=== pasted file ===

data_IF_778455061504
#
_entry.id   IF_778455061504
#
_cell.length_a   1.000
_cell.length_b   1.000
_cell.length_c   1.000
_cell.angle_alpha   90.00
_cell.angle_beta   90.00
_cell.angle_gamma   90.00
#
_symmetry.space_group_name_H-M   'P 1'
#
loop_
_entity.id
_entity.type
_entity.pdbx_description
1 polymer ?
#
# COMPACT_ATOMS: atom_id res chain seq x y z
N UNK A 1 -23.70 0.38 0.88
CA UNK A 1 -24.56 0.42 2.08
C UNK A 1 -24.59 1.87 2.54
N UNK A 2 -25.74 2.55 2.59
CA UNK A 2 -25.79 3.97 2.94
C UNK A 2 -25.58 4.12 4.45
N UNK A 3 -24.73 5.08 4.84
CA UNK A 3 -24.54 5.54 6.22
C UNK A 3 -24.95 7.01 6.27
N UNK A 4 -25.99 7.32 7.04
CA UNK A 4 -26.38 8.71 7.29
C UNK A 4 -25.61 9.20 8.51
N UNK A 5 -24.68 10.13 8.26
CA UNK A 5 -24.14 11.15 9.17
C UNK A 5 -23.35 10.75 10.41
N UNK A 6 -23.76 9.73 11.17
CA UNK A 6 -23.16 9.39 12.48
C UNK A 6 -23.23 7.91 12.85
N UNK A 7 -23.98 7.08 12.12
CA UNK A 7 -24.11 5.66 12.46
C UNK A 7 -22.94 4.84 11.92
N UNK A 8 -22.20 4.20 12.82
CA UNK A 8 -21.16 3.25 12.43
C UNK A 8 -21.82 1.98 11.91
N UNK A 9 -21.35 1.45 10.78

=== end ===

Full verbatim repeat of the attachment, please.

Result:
data_IF_778455061504
#
_entry.id   IF_778455061504
#
_cell.length_a   1.000
_cell.length_b   1.000
_cell.length_c   1.000
_cell.angle_alpha   90.00
_cell.angle_beta   90.00
_cell.angle_gamma   90.00
#
_symmetry.space_group_name_H-M   'P 1'
#
loop_
_entity.id
_entity.type
_entity.pdbx_description
1 polymer ?
#
# COMPACT_ATOMS: atom_id res chain seq x y z
N UNK A 1 -23.70 0.38 0.88
CA UNK A 1 -24.56 0.42 2.08
C UNK A 1 -24.59 1.87 2.54
N UNK A 2 -25.74 2.55 2.59
CA UNK A 2 -25.79 3.97 2.94
C UNK A 2 -25.58 4.12 4.45
N UNK A 3 -24.73 5.08 4.84
CA UNK A 3 -24.54 5.54 6.22
C UNK A 3 -24.95 7.01 6.27
N UNK A 4 -25.99 7.32 7.04
CA UNK A 4 -26.38 8.71 7.29
C UNK A 4 -25.61 9.20 8.51
N UNK A 5 -24.68 10.13 8.26
CA UNK A 5 -24.14 11.15 9.17
C UNK A 5 -23.35 10.75 10.41
N UNK A 6 -23.76 9.73 11.17
CA UNK A 6 -23.16 9.39 12.48
C UNK A 6 -23.23 7.91 12.85
N UNK A 7 -23.98 7.08 12.12
CA UNK A 7 -24.11 5.66 12.46
C UNK A 7 -22.94 4.84 11.92
N UNK A 8 -22.20 4.20 12.82
CA UNK A 8 -21.16 3.25 12.43
C UNK A 8 -21.82 1.98 11.91
N UNK A 9 -21.35 1.45 10.78